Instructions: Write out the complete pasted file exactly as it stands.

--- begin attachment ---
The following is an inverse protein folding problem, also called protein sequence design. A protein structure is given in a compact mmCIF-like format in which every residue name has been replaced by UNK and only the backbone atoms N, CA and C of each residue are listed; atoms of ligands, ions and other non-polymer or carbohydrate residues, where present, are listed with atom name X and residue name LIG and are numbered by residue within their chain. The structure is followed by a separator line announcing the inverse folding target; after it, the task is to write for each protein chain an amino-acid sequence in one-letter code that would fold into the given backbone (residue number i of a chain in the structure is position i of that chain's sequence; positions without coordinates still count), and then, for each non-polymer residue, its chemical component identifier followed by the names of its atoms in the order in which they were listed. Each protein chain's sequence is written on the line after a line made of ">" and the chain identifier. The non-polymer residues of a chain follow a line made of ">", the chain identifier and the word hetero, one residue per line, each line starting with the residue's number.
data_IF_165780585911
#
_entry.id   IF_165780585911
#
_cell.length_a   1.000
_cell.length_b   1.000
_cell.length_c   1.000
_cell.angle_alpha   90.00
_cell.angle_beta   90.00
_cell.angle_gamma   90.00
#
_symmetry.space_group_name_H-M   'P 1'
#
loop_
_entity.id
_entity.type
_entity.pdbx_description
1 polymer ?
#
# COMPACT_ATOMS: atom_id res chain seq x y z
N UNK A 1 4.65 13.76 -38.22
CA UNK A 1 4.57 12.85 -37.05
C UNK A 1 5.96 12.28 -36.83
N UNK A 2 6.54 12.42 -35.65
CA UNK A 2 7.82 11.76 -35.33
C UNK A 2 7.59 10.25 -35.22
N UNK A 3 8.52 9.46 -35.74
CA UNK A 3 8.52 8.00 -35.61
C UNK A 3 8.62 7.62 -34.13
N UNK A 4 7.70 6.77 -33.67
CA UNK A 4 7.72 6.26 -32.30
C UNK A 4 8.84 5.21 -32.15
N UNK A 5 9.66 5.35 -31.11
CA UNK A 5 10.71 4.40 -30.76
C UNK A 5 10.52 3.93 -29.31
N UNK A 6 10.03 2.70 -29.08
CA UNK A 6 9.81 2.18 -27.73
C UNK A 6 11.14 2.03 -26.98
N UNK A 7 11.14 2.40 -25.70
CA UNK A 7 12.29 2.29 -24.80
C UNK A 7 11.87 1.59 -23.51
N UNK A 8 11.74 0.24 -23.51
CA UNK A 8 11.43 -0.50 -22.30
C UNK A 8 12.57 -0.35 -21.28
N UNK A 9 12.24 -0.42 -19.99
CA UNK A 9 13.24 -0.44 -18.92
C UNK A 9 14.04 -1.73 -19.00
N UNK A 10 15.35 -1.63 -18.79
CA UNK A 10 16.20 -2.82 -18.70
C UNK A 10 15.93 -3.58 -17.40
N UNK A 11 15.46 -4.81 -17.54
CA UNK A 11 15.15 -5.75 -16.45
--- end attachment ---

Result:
The following is an inverse protein folding problem, also called protein sequence design. A protein structure is given in a compact mmCIF-like format in which every residue name has been replaced by UNK and only the backbone atoms N, CA and C of each residue are listed; atoms of ligands, ions and other non-polymer or carbohydrate residues, where present, are listed with atom name X and residue name LIG and are numbered by residue within their chain. The structure is followed by a separator line announcing the inverse folding target; after it, the task is to write for each protein chain an amino-acid sequence in one-letter code that would fold into the given backbone (residue number i of a chain in the structure is position i of that chain's sequence; positions without coordinates still count), and then, for each non-polymer residue, its chemical component identifier followed by the names of its atoms in the order in which they were listed. Each protein chain's sequence is written on the line after a line made of ">" and the chain identifier. The non-polymer residues of a chain follow a line made of ">", the chain identifier and the word hetero, one residue per line, each line starting with the residue's number.
data_IF_165780585911
#
_entry.id   IF_165780585911
#
_cell.length_a   1.000
_cell.length_b   1.000
_cell.length_c   1.000
_cell.angle_alpha   90.00
_cell.angle_beta   90.00
_cell.angle_gamma   90.00
#
_symmetry.space_group_name_H-M   'P 1'
#
loop_
_entity.id
_entity.type
_entity.pdbx_description
1 polymer ?
#
# COMPACT_ATOMS: atom_id res chain seq x y z
N UNK A 1 4.65 13.76 -38.22
CA UNK A 1 4.57 12.85 -37.05
C UNK A 1 5.96 12.28 -36.83
N UNK A 2 6.54 12.42 -35.65
CA UNK A 2 7.82 11.76 -35.33
C UNK A 2 7.59 10.25 -35.22
N UNK A 3 8.52 9.46 -35.74
CA UNK A 3 8.52 8.00 -35.61
C UNK A 3 8.62 7.62 -34.13
N UNK A 4 7.70 6.77 -33.67
CA UNK A 4 7.72 6.26 -32.30
C UNK A 4 8.84 5.21 -32.15
N UNK A 5 9.66 5.35 -31.11
CA UNK A 5 10.71 4.40 -30.76
C UNK A 5 10.52 3.93 -29.31
N UNK A 6 10.03 2.70 -29.08
CA UNK A 6 9.81 2.18 -27.73
C UNK A 6 11.14 2.03 -26.98
N UNK A 7 11.14 2.40 -25.70
CA UNK A 7 12.29 2.29 -24.80
C UNK A 7 11.87 1.59 -23.51
N UNK A 8 11.74 0.24 -23.51
CA UNK A 8 11.43 -0.50 -22.30
C UNK A 8 12.57 -0.35 -21.28
N UNK A 9 12.24 -0.42 -19.99
CA UNK A 9 13.24 -0.44 -18.92
C UNK A 9 14.04 -1.73 -19.00
N UNK A 10 15.35 -1.63 -18.79
CA UNK A 10 16.20 -2.82 -18.70
C UNK A 10 15.93 -3.58 -17.40
N UNK A 11 15.46 -4.81 -17.54
CA UNK A 11 15.15 -5.75 -16.45